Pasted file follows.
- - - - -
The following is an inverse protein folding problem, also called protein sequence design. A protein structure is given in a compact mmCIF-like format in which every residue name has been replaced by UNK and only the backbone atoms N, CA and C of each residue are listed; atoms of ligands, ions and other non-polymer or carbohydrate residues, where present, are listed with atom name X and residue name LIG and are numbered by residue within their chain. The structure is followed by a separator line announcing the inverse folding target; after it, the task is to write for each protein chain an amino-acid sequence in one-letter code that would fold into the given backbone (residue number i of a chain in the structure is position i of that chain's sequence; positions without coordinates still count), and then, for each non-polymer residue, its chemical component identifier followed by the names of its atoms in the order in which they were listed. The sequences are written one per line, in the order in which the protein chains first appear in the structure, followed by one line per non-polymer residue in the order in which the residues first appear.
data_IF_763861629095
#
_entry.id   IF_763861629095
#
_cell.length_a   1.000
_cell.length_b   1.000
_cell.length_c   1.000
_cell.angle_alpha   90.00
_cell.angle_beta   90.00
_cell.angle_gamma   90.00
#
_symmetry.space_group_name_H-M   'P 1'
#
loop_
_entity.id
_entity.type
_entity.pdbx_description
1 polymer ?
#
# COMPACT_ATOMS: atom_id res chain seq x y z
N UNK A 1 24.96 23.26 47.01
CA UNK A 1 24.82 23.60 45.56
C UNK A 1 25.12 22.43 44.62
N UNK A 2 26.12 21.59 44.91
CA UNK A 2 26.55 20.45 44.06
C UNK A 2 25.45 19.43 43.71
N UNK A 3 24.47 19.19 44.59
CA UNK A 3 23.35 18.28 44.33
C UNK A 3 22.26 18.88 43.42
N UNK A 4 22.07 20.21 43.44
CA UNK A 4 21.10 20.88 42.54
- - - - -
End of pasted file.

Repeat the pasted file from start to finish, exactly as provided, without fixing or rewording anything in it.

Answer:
The following is an inverse protein folding problem, also called protein sequence design. A protein structure is given in a compact mmCIF-like format in which every residue name has been replaced by UNK and only the backbone atoms N, CA and C of each residue are listed; atoms of ligands, ions and other non-polymer or carbohydrate residues, where present, are listed with atom name X and residue name LIG and are numbered by residue within their chain. The structure is followed by a separator line announcing the inverse folding target; after it, the task is to write for each protein chain an amino-acid sequence in one-letter code that would fold into the given backbone (residue number i of a chain in the structure is position i of that chain's sequence; positions without coordinates still count), and then, for each non-polymer residue, its chemical component identifier followed by the names of its atoms in the order in which they were listed. The sequences are written one per line, in the order in which the protein chains first appear in the structure, followed by one line per non-polymer residue in the order in which the residues first appear.
data_IF_763861629095
#
_entry.id   IF_763861629095
#
_cell.length_a   1.000
_cell.length_b   1.000
_cell.length_c   1.000
_cell.angle_alpha   90.00
_cell.angle_beta   90.00
_cell.angle_gamma   90.00
#
_symmetry.space_group_name_H-M   'P 1'
#
loop_
_entity.id
_entity.type
_entity.pdbx_description
1 polymer ?
#
# COMPACT_ATOMS: atom_id res chain seq x y z
N UNK A 1 24.96 23.26 47.01
CA UNK A 1 24.82 23.60 45.56
C UNK A 1 25.12 22.43 44.62
N UNK A 2 26.12 21.59 44.91
CA UNK A 2 26.55 20.45 44.06
C UNK A 2 25.45 19.43 43.71
N UNK A 3 24.47 19.19 44.59
CA UNK A 3 23.35 18.28 44.33
C UNK A 3 22.26 18.88 43.42
N UNK A 4 22.07 20.21 43.44
CA UNK A 4 21.10 20.88 42.54